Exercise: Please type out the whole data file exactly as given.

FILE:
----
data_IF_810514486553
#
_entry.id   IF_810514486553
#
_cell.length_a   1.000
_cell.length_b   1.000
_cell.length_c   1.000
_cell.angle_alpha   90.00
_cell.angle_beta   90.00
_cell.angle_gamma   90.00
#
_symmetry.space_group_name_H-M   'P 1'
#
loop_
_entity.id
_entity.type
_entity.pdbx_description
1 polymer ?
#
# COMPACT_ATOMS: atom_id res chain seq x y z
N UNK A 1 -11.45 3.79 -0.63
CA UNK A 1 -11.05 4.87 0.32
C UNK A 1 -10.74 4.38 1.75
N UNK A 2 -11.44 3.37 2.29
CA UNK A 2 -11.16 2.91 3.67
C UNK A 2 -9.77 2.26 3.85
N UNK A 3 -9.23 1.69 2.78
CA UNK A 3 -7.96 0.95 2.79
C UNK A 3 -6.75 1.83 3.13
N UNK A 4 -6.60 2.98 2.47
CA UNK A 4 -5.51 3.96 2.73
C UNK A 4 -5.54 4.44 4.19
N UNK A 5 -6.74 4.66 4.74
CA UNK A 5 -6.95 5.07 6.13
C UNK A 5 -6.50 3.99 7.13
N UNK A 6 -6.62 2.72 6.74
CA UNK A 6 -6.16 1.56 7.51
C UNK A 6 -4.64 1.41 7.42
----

data_IF_810514486553
#
_entry.id   IF_810514486553
#
_cell.length_a   1.000
_cell.length_b   1.000
_cell.length_c   1.000
_cell.angle_alpha   90.00
_cell.angle_beta   90.00
_cell.angle_gamma   90.00
#
_symmetry.space_group_name_H-M   'P 1'
#
loop_
_entity.id
_entity.type
_entity.pdbx_description
1 polymer ?
#
# COMPACT_ATOMS: atom_id res chain seq x y z
N UNK A 1 -11.45 3.79 -0.63
CA UNK A 1 -11.05 4.87 0.32
C UNK A 1 -10.74 4.38 1.75
N UNK A 2 -11.44 3.37 2.29
CA UNK A 2 -11.16 2.91 3.67
C UNK A 2 -9.77 2.26 3.85
N UNK A 3 -9.23 1.69 2.78
CA UNK A 3 -7.96 0.95 2.79
C UNK A 3 -6.75 1.83 3.13
N UNK A 4 -6.60 2.98 2.47
CA UNK A 4 -5.51 3.96 2.73
C UNK A 4 -5.54 4.44 4.19
N UNK A 5 -6.74 4.66 4.74
CA UNK A 5 -6.95 5.07 6.13
C UNK A 5 -6.50 3.99 7.13
N UNK A 6 -6.62 2.72 6.74
CA UNK A 6 -6.16 1.56 7.51
C UNK A 6 -4.64 1.41 7.42